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I am researching the possibility of starting a data mining project which will include intensive calculations and transformation on data, and should be relatively easy to scale.

In your experience, is the choice of programming language critical for said project?

For example, if I am already working on a JVM environment, should I prefer Clojure over plain Java? Does the functional environment guarantee easier scalability? Better performance?

Put aside other factors such as familiarity with the language, toolchain, etc. In your experience, is the choice of language a critical one?

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closed as primarily opinion-based by Anony-Mousse, Paul Roub, Cristik, EdChum, HaveNoDisplayName Aug 19 at 14:58

Many good questions generate some degree of opinion based on expert experience, but answers to this question will tend to be almost entirely based on opinions, rather than facts, references, or specific expertise.If this question can be reworded to fit the rules in the help center, please edit the question.

The factors you "put aside" are critical. If you start learning Clojure just for this project, you'll either fail to apply its strength - in which case you could just stick with e.g. Java - or lose so much time that it would have to be really awesome for this task to compensate for the lost time. – delnan Nov 8 '10 at 21:50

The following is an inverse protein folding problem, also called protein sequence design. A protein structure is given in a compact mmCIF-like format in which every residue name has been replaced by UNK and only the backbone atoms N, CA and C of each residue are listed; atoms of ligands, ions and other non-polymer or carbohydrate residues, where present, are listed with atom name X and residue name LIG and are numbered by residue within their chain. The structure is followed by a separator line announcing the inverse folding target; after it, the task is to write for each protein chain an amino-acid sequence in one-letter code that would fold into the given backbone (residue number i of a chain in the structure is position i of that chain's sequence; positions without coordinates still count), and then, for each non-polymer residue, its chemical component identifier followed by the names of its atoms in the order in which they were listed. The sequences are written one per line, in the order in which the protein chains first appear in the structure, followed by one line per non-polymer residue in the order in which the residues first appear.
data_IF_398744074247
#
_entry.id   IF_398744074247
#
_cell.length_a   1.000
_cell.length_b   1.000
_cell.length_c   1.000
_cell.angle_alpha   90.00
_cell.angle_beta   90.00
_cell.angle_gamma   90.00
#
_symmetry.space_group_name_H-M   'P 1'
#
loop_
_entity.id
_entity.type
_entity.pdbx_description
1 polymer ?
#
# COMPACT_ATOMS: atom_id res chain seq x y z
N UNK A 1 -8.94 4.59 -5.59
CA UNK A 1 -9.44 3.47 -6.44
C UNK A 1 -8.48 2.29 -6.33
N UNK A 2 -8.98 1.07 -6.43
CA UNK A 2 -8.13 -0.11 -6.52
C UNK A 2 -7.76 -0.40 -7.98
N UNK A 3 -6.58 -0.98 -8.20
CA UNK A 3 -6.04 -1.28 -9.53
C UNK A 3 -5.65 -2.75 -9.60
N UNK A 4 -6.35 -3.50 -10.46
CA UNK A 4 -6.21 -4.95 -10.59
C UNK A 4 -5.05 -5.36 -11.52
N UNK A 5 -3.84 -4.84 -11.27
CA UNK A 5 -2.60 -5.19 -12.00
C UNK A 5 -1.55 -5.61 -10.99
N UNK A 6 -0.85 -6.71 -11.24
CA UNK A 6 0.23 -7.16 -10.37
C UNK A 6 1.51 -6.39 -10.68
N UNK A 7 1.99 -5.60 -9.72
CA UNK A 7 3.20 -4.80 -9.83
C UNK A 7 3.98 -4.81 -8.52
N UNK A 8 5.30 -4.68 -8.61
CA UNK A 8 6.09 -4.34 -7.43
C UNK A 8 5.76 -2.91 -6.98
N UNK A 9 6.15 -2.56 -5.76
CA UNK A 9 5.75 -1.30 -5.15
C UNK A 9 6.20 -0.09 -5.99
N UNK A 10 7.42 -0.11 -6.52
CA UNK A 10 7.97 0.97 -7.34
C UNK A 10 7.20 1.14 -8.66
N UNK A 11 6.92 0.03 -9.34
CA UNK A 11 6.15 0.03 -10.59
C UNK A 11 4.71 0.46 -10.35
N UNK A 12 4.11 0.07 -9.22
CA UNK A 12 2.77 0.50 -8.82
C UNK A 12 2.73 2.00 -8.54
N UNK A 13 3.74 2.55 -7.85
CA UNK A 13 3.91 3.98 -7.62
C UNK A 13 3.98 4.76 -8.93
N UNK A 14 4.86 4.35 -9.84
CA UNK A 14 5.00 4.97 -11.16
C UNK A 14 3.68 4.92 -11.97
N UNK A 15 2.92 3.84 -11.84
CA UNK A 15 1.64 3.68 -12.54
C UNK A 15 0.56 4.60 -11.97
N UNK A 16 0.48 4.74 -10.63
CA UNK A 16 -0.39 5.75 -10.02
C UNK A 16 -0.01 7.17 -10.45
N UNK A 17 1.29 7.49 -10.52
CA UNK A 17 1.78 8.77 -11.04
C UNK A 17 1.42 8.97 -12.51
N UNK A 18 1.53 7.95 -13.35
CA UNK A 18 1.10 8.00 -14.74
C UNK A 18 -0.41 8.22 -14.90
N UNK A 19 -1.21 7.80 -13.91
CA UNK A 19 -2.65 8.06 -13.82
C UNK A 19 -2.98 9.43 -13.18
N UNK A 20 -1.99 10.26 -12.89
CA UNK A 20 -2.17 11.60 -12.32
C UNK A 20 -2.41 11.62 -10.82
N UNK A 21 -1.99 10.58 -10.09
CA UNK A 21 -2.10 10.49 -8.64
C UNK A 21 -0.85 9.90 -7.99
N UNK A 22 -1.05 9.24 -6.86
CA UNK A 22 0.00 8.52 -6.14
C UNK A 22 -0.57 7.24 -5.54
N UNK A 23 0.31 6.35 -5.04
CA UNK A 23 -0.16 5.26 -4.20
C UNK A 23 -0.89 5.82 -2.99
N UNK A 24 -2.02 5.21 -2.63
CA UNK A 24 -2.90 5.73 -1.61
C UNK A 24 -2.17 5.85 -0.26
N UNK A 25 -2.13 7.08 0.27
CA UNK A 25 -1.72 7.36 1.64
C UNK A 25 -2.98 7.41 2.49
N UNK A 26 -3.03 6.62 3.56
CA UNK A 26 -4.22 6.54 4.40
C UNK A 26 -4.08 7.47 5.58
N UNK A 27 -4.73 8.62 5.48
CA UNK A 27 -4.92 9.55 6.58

4 Answers 4

up vote 16 down vote accepted

There are a few good reasons for choosing functional programming for data mining projects.

  1. Usually data mining projects involve algorithmics and mathematics (than other types of systems) which can be more easily expressed in functional programming
  2. Data mining projects would involve aggregate functions - which are better in functional programming, say Clojure
  3. Data mining programs also would be more suitable to parallelism - definitely data parallelism and could even be task parallelism, again a forte of functional programming
  4. And functional languages like Clojure can interface with java anyway for I/O, file read and write
  5. I think one can learn the tool chain easily; it is not that different and so that shouldn't be a factor.

I was asking the same question myself and came with a big Yes for Clojure - am still thinking through how to include R in the mix.

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Plus, data mining operations can be seen as a chain of data transformations, something which functional programming languages are very good at. – Abhinav Sarkar Nov 9 '10 at 5:13
Look at Incanter its like R but in Clojure. – nickik Nov 9 '10 at 14:54

Use the most powerful language you are comfortable with.

In any case, if you want to get scalability you need to have a map-reduce implementation which allow you to parallellize and collect the results.

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No particular reason. Pick whatever language you feel most comfortable with.

See my answer to a similar question about natural language processing. I think that some of the features people think obscure languages are suited to AI are really counterproductive.

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"I think that some of the features people think obscure languages are suited to AI are really counterproductive." << Can you please elaborate on this, preferably with examples? – missingfaktor Nov 9 '10 at 2:54
@missingfaktor: See the answer I linked to. – Ken Bloom Nov 9 '10 at 4:54

Often, functional programming solutions are more scalable.

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Even more often, they are not. – Anony-Mousse Aug 19 at 12:34

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